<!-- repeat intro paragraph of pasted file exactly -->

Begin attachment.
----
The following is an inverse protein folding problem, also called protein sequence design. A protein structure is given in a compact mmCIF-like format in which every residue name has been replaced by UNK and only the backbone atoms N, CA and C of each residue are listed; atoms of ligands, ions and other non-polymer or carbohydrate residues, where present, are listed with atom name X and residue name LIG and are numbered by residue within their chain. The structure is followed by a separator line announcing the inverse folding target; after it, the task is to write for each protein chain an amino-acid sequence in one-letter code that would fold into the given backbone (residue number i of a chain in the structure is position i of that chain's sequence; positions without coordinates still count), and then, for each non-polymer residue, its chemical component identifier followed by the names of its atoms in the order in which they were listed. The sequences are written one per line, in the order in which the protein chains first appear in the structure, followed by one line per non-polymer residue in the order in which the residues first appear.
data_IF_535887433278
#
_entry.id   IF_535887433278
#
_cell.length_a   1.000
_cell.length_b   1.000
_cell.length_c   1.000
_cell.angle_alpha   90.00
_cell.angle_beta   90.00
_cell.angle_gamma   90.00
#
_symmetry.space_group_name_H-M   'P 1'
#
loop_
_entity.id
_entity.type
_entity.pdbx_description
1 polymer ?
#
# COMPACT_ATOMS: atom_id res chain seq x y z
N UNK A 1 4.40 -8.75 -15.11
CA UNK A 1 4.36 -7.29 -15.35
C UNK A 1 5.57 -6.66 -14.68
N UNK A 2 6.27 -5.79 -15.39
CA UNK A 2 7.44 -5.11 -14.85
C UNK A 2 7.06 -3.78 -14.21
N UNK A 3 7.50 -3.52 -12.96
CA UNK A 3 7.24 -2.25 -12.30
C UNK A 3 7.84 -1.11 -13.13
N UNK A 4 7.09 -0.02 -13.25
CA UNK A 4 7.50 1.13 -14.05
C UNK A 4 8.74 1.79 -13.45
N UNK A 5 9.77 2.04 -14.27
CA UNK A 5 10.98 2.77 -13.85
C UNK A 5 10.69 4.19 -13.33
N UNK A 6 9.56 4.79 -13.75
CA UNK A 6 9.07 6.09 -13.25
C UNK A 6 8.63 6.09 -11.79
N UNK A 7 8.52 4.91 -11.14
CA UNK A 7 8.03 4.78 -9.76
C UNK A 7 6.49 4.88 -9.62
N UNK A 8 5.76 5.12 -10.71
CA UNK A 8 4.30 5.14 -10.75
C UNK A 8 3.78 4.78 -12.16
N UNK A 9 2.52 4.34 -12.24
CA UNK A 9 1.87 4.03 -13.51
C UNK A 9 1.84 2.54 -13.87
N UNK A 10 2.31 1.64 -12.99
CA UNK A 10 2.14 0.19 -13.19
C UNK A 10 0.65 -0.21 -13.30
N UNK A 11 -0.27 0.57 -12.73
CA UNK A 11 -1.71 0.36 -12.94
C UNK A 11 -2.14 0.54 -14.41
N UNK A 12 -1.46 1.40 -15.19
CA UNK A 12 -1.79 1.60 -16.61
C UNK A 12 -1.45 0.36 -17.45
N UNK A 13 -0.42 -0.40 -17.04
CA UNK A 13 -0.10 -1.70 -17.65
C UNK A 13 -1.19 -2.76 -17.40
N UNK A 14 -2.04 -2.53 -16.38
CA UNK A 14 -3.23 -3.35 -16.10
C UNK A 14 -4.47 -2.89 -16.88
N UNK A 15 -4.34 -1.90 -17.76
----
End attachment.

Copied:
The following is an inverse protein folding problem, also called protein sequence design. A protein structure is given in a compact mmCIF-like format in which every residue name has been replaced by UNK and only the backbone atoms N, CA and C of each residue are listed; atoms of ligands, ions and other non-polymer or carbohydrate residues, where present, are listed with atom name X and residue name LIG and are numbered by residue within their chain. The structure is followed by a separator line announcing the inverse folding target; after it, the task is to write for each protein chain an amino-acid sequence in one-letter code that would fold into the given backbone (residue number i of a chain in the structure is position i of that chain's sequence; positions without coordinates still count), and then, for each non-polymer residue, its chemical component identifier followed by the names of its atoms in the order in which they were listed. The sequences are written one per line, in the order in which the protein chains first appear in the structure, followed by one line per non-polymer residue in the order in which the residues first appear.